RBI, is the newest chocolate discovery in 80 years. Ruby chocolate is the fourth chocolate type after white, milk and dark chocolate.
I got a box of it for Christmas this year.
Australia was one of the first countries to launch ruby chocolate back in July 2018. Kirsten Tibballs, Australia’s Queen of chocolate, says ruby RB1 “opens up a whole new world of ideas and makes you rethink everything you thought you knew about chocolate….The colour is amazing and the natural berry flavour works beautifully with a wide variety of flavour profiles too,” she says. “My favourite flavour pairing is between star anise, cinnamon or coconut.”
Ruby chocolate is a variety of chocolate introduced in 2017 by Barry Callebaut, a Belgian-Swiss cocoa company. The variety has been in development since 2004. It was unveiled at a private event in Shanghai on 5 September 2017.
The chocolate is made from the ruby cocoa bean. They are existing botanical cocoa bean varieties that have been identified as having the right attributes to be processed into ruby chocolate.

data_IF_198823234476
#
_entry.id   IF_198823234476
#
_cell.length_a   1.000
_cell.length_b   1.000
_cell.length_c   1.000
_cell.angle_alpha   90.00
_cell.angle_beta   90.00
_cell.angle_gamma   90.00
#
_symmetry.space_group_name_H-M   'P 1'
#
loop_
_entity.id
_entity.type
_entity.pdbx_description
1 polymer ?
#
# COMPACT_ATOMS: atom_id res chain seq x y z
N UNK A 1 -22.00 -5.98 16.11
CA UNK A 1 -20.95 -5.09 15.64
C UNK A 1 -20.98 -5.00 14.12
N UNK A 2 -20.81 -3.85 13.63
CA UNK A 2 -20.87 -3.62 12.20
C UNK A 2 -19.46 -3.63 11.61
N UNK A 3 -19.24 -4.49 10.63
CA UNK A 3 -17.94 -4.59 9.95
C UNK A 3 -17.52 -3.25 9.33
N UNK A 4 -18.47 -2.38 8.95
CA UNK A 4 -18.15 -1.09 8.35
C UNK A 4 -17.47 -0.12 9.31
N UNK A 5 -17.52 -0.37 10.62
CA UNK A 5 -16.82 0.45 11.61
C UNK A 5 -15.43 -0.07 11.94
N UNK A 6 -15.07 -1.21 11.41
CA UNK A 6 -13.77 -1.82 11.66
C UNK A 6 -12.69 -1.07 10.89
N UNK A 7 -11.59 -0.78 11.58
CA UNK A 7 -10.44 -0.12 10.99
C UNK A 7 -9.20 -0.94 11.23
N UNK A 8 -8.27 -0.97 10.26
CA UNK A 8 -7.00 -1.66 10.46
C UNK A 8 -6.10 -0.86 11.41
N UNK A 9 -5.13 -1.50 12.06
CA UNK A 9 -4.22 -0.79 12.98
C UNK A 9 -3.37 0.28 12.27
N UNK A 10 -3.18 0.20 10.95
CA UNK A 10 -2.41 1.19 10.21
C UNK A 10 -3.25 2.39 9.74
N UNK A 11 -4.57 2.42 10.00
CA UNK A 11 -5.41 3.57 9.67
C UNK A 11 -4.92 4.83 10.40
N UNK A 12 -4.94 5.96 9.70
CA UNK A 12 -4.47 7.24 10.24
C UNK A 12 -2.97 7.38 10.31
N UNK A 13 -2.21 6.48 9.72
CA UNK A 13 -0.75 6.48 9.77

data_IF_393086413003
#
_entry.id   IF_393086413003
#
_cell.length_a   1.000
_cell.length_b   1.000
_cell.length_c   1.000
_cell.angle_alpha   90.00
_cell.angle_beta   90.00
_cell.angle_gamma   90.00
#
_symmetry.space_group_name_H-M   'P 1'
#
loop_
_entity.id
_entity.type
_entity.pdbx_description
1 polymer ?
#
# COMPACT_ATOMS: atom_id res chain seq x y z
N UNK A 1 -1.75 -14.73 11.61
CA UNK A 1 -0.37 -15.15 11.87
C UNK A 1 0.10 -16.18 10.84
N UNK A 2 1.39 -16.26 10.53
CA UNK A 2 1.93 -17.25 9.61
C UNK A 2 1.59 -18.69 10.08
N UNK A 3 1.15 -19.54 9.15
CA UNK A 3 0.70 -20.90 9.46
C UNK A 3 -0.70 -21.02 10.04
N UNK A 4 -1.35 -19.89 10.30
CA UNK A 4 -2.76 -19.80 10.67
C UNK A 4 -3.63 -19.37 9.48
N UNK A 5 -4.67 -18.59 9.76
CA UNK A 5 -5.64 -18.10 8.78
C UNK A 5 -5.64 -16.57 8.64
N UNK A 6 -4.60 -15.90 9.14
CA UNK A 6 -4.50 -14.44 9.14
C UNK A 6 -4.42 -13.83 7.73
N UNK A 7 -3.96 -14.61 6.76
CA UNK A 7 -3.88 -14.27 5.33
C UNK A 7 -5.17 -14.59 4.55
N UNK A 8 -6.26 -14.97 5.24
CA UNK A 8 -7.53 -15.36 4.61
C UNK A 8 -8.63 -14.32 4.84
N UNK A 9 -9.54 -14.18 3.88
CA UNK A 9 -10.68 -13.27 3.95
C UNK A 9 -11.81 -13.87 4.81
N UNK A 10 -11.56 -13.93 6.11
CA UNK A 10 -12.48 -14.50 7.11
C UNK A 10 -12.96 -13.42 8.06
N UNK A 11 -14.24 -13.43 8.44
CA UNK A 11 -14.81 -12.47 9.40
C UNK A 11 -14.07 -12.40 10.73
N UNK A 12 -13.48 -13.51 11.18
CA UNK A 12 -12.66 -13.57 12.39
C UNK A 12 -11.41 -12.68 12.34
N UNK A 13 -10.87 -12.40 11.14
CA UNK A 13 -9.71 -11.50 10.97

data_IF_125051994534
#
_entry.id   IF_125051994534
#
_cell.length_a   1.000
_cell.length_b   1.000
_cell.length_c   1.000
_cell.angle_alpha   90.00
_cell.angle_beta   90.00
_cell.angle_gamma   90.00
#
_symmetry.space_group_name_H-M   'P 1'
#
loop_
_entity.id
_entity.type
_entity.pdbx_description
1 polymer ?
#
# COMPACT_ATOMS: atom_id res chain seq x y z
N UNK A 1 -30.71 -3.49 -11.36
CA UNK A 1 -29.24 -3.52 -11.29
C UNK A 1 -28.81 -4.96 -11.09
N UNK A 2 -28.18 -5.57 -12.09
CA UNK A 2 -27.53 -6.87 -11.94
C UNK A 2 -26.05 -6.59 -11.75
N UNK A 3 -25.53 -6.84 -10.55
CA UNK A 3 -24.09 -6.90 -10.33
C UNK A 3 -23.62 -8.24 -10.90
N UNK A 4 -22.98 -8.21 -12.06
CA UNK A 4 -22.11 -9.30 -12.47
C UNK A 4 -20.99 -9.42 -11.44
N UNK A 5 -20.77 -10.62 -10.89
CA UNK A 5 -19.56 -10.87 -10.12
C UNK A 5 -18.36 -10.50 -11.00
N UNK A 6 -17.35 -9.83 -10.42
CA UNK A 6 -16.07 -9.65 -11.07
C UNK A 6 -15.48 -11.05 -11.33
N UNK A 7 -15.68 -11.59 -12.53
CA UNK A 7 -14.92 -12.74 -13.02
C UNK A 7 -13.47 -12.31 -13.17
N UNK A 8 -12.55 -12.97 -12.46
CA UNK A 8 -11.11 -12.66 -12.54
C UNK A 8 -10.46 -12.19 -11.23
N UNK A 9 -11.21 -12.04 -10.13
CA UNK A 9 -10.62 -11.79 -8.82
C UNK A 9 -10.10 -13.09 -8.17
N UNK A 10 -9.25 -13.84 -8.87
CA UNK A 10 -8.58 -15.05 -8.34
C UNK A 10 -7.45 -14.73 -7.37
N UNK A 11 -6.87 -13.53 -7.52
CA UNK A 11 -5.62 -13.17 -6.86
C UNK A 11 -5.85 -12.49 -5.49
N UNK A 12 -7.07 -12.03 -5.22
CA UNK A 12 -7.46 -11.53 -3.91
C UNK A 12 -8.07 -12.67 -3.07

I can testify to that. They taste a bit like creamy raspberries.
Sourced in Ivory Coast, Ecuador and Brazil. Sourcing from both West Africa and Latin America, the production methods are being kept a trade secret.
Since its unveiling, controversy and confusion seems to have raged. It’s hard to get your head around the fact that ruby chocolate isn’t simply white chocolate with strawberry colouring. It’s a completely new variety of chocolate.
The chocolate’s colour occurs naturally in the “ruby” cocoa bean. Just what a ruby cocoa bean is hasn’t quite been revealed – the company says that ruby chocolate was “discovered” more than 10 years ago when “researchers found out that ruby chocolate was linked to precursors in a specific type of bean: the “ruby” cocoa bean.”
Whatever the facts are, I have a bowl of it on my dining room table.
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